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This review is from: Tax Handbook 2012/13 (Paperback)
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One of the things I learnt from this book is that one in three of us taxpayers has to complete a Tax Return each year. If we want to submit our Return on paper and have HMRC calculate what we owe, we have to make sure it reaches them by the end of October. It's later if you are happy to submit on-line (and HMRC's interactive form will calculate the tax due as you go), but must be done by 31st December if you want what you owe (providing it is no more than £2000) to be deducted from your next year's earnings. But in any case the Return has to be made and any tax owing paid (if not to be deducted next tax year) by 31st January. There is a fine for not doing, which increases sharply if you let it go on for several months, but there are a few reasons acceptable to HMRC for not filing on time, and many that are not. All this and much more is clearly set out in this excellent book.
And not just Income Tax. Capital Gains Tax, Inheritance Tax, Excise Duty for Motor Vehicles, the tax on various forms of savings and investments, the all-important allowances and areas of tax exemption within all these taxes, and much more are all comprehensively detailed.
Although I already had some knowledge of each of the main forms of tax that touch most of us, I expected reading this book to be a chore. It wasn't. Admittedly, it would be harder work for those not already familiar with at least some of the terminology, but with perseverance any reasonably literate and numerate person should be able to understand all that is set out here. One of the better pieces of advice, of course, is that if you feel out of your depth you should pay a professional to prepare your Tax Return for you. The book goes on to tell you how much you might expect to pay, that if your income is low you may qualify for free help, and where to access that help (TaxAid). HMRC's own Website can be helpful too, and these days you will be treated humanely if you drop-in to your local tax office with a question. Or you can telephone, though it can take a long time to reach a real person. Even if you use a professional, the overview of the tax system this book provides, and how you might legally minimise the tax you pay, will still be invaluable.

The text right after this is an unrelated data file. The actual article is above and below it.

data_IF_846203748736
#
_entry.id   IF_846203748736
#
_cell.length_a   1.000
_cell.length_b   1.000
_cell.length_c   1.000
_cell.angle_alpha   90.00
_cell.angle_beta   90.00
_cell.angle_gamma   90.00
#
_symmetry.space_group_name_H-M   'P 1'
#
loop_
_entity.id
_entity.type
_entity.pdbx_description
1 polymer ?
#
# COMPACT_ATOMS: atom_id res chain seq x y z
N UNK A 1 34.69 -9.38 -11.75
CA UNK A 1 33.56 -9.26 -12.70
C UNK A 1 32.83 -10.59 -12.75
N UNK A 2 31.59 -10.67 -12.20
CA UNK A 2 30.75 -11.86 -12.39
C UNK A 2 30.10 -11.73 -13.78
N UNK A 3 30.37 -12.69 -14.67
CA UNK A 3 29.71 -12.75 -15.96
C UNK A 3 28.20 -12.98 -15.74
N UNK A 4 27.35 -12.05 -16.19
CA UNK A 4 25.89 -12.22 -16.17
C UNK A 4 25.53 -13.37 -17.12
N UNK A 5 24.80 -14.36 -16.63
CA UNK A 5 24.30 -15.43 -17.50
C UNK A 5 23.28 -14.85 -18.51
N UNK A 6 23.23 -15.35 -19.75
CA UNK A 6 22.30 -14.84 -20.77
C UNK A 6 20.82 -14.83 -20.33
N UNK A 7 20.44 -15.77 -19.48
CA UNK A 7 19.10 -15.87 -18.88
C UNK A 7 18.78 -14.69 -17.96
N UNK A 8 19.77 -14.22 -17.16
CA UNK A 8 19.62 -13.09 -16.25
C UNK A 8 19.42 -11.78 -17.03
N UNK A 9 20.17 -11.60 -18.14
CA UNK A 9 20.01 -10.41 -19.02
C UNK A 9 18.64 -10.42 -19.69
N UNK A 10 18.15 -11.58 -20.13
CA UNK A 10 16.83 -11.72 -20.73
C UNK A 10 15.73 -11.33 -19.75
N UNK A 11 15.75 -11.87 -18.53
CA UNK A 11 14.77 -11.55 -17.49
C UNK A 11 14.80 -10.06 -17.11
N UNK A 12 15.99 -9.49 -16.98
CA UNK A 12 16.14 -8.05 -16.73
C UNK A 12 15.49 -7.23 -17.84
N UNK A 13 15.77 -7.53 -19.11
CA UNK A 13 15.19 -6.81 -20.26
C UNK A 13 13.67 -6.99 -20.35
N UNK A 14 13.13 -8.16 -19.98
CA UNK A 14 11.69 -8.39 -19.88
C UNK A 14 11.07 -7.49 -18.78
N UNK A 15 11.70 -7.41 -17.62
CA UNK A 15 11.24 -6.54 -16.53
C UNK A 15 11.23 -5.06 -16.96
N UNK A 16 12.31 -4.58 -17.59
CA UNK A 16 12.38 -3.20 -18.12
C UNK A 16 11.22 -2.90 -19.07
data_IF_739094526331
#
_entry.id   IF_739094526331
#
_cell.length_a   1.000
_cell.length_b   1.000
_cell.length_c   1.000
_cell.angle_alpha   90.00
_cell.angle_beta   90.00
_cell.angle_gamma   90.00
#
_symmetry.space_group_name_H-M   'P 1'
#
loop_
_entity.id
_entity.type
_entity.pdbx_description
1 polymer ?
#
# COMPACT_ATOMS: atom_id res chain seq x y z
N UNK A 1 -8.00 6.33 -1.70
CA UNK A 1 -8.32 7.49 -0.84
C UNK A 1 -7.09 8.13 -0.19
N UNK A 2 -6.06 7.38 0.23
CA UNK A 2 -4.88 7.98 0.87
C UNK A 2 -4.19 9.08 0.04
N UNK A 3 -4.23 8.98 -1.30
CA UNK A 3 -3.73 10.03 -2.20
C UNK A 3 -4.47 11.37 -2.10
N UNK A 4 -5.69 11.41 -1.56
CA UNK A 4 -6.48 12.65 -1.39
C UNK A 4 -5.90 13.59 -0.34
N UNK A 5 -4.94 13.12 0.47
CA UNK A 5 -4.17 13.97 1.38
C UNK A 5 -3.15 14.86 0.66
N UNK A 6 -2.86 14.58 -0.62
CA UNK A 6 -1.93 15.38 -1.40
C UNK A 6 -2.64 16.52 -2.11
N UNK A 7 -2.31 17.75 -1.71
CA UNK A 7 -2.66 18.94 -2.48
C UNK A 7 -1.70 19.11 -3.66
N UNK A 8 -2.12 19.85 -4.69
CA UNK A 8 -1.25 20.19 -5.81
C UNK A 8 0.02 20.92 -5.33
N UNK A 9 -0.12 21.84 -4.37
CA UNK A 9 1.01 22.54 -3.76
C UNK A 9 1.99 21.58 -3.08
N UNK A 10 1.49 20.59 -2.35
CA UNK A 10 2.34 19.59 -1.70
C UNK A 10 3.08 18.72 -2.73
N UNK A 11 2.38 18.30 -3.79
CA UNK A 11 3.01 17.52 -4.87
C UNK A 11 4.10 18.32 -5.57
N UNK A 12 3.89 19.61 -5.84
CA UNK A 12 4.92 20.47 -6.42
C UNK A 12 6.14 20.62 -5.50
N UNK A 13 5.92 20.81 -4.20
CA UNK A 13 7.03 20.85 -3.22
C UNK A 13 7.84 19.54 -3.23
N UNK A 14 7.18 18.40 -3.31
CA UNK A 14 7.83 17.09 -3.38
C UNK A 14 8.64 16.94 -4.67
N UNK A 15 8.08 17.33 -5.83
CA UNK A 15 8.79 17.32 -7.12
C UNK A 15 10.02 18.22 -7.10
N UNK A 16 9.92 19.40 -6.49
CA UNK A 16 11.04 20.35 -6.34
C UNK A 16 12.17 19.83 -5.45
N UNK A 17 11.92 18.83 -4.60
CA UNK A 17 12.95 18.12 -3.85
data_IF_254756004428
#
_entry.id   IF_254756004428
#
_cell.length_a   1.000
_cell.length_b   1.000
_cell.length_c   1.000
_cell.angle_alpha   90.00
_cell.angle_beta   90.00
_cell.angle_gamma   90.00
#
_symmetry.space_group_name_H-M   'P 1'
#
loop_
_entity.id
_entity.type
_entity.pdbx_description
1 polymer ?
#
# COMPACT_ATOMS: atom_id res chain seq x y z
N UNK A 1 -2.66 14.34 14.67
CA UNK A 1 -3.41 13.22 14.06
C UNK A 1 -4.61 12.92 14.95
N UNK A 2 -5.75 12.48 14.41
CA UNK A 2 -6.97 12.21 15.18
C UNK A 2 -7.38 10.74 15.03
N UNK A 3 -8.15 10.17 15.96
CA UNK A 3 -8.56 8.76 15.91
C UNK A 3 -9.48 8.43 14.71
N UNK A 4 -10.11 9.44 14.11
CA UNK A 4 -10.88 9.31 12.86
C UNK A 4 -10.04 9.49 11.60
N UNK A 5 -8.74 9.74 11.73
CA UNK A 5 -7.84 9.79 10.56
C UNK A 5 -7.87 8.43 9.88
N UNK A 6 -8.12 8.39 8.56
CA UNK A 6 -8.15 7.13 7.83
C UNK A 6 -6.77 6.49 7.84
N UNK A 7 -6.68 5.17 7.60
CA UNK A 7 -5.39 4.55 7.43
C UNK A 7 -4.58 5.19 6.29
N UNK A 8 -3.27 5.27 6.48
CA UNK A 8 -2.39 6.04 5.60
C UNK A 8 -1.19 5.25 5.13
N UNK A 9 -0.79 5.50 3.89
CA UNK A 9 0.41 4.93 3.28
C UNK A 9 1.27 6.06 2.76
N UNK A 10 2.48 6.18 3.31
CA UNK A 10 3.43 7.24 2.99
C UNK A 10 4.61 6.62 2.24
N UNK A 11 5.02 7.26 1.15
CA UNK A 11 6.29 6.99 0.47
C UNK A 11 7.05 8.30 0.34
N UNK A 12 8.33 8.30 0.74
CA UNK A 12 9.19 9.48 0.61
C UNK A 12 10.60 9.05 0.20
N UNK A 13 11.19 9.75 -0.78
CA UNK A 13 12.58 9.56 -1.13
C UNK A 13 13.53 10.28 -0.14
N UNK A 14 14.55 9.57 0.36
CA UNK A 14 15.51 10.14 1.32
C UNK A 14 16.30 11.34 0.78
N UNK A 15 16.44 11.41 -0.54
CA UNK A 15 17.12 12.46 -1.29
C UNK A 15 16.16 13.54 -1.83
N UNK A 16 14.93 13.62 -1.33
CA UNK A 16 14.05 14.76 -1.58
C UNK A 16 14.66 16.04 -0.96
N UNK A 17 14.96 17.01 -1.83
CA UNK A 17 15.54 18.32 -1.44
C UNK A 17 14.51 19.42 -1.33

So, five stars! Most of us could think of books that tell a more engrossing story, provide more laughs, or both, but what this book sets out to do it does very well. This edition has been fully revised for the current tax year, leaving no obvious breaks or joins, so full marks for that too.